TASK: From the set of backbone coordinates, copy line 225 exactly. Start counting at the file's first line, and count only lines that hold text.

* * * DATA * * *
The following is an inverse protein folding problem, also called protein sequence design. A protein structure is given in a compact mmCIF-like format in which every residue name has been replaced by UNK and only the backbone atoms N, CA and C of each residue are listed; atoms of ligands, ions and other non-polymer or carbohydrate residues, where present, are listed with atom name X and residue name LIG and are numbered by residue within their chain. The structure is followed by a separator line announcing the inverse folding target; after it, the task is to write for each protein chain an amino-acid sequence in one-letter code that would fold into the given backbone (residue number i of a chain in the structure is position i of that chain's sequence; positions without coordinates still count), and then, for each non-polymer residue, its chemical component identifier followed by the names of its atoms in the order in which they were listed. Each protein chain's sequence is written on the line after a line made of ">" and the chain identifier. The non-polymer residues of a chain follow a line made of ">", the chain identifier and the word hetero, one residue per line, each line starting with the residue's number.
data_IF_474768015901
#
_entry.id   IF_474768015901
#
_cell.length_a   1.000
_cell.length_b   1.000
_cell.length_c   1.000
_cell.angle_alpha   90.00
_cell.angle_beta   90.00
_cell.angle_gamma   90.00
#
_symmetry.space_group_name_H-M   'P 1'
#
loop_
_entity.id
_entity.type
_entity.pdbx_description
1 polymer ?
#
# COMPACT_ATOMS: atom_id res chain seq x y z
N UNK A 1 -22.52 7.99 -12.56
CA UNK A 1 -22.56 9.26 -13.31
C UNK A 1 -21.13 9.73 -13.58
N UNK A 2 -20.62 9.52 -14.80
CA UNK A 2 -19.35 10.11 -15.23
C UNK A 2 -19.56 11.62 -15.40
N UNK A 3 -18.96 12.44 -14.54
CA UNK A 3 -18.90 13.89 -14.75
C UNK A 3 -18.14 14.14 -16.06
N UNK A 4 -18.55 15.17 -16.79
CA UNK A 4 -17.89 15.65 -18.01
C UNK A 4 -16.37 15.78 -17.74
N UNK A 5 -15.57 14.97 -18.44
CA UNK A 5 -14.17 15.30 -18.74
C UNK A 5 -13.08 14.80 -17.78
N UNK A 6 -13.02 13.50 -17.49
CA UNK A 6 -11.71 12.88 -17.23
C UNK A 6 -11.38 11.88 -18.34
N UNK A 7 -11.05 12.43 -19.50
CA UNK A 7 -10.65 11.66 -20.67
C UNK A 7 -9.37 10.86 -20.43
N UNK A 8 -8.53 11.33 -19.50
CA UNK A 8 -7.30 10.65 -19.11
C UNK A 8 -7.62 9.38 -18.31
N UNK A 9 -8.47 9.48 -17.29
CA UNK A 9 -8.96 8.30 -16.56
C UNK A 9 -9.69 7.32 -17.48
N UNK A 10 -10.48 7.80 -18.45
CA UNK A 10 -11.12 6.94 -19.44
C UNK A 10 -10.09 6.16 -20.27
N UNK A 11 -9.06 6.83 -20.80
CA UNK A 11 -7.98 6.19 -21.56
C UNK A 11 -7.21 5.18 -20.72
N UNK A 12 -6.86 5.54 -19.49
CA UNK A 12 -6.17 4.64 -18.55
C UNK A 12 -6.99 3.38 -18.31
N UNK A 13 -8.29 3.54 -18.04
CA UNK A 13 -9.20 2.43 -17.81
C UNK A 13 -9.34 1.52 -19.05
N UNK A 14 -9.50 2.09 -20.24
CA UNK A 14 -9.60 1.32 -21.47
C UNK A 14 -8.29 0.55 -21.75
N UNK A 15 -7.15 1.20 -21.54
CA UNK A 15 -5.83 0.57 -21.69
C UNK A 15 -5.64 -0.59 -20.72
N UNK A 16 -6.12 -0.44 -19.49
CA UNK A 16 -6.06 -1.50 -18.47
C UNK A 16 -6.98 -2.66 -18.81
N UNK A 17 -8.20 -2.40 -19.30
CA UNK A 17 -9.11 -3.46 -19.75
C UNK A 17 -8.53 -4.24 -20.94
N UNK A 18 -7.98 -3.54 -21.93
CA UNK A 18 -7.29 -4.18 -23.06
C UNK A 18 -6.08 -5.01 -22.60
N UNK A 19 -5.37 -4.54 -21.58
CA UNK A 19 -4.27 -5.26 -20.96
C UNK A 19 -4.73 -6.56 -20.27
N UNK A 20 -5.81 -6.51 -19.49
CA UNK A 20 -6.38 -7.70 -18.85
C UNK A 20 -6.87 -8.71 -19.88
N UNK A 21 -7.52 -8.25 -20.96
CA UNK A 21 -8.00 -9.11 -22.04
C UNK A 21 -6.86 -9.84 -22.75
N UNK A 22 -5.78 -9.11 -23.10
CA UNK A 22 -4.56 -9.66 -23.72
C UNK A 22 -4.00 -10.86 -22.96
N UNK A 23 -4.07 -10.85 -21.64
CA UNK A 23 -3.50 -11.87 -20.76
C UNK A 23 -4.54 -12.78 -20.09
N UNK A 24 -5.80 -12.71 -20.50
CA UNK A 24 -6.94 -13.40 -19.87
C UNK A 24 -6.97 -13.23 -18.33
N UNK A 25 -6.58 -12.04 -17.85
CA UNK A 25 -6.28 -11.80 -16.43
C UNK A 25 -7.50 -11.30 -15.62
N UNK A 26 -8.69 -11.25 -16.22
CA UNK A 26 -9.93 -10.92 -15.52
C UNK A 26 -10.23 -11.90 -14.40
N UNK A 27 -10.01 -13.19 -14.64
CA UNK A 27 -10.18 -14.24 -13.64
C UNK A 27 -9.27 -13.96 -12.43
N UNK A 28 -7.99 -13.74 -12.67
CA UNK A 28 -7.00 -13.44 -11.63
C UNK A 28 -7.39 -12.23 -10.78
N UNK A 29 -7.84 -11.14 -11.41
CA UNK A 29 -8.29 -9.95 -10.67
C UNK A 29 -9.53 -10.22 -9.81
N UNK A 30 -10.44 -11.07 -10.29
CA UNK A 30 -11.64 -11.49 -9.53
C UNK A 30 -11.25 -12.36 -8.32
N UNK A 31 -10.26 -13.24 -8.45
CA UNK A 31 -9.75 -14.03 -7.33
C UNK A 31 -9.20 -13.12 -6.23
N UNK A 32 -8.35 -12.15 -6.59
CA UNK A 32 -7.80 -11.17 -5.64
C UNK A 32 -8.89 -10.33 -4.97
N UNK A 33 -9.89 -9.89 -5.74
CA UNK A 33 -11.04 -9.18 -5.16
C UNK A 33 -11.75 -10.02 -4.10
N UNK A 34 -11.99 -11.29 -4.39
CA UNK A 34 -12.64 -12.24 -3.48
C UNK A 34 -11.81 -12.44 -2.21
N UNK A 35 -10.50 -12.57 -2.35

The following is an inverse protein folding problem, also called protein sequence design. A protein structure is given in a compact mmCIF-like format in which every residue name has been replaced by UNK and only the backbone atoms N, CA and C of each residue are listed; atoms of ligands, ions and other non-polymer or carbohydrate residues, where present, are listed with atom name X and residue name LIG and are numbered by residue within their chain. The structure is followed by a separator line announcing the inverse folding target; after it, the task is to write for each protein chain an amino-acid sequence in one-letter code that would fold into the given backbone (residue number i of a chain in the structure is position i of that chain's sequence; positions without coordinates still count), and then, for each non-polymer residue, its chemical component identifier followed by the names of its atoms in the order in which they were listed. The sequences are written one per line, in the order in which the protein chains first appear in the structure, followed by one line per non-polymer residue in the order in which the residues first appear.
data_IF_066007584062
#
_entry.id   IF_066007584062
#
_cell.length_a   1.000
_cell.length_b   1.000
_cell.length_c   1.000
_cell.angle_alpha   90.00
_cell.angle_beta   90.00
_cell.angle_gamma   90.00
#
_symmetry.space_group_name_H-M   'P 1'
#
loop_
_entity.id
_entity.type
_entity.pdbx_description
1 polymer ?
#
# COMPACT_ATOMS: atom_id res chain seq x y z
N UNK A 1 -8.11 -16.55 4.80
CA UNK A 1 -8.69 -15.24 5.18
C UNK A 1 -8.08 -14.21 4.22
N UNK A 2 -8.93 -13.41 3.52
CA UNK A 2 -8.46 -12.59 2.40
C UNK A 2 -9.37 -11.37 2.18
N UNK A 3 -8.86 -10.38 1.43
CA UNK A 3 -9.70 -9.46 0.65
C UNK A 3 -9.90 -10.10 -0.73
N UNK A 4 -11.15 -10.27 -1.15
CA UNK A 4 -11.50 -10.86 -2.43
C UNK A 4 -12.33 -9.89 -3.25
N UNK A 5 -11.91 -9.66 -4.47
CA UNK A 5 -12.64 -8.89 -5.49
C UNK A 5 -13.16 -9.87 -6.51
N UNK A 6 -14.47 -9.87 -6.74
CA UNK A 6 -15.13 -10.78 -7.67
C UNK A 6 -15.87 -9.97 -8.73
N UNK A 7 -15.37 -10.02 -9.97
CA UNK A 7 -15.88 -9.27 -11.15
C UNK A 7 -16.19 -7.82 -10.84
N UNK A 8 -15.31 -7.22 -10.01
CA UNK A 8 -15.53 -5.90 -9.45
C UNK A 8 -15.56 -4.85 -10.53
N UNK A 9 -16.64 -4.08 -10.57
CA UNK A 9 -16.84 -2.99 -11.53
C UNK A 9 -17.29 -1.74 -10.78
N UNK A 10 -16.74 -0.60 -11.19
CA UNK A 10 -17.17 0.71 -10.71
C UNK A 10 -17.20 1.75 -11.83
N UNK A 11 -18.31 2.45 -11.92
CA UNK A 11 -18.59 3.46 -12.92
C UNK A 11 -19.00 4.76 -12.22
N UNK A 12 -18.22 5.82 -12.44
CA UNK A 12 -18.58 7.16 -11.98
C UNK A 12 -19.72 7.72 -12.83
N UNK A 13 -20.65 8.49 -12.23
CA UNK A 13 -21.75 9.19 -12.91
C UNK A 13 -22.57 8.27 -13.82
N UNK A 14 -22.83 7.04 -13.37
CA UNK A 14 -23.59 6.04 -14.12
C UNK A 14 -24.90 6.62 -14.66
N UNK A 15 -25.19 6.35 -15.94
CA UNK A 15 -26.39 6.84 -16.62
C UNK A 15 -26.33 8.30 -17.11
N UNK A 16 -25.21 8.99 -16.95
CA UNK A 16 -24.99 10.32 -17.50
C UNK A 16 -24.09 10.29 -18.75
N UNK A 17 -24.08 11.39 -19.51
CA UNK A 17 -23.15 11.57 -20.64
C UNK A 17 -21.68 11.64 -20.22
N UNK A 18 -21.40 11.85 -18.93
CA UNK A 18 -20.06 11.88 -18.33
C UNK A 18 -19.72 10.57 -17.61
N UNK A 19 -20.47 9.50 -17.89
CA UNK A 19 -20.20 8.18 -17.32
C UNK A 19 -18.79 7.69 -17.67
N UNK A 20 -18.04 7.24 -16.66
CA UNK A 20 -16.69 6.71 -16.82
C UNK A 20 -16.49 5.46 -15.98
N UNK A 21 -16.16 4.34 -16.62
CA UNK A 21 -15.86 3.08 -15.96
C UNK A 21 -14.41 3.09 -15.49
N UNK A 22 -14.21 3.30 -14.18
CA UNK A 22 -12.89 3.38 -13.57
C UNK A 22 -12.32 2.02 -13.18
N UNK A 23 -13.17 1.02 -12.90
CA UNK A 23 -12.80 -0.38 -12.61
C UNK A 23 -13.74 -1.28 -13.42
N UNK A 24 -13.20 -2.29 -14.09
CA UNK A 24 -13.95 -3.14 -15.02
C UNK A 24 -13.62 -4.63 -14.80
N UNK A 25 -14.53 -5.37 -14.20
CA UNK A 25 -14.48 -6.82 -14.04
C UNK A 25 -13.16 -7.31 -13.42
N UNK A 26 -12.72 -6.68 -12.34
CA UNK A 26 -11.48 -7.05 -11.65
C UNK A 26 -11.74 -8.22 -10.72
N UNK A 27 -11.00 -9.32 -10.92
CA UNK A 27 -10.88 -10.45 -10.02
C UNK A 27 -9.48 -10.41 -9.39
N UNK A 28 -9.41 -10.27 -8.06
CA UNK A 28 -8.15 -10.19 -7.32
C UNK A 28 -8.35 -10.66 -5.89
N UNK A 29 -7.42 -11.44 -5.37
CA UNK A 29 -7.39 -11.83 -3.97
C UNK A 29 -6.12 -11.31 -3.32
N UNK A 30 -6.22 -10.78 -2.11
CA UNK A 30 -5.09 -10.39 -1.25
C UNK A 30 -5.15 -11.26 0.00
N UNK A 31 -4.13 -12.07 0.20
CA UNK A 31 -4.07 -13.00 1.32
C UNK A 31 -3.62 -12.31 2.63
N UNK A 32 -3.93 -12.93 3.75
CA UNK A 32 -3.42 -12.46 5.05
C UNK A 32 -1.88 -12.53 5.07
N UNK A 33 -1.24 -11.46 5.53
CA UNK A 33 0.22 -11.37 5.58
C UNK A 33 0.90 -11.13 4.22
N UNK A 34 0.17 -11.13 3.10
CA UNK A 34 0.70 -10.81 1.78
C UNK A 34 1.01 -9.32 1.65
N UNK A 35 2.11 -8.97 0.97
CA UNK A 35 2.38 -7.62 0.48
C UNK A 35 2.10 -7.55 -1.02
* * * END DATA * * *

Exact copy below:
CA UNK A 27 -10.88 -10.45 -10.02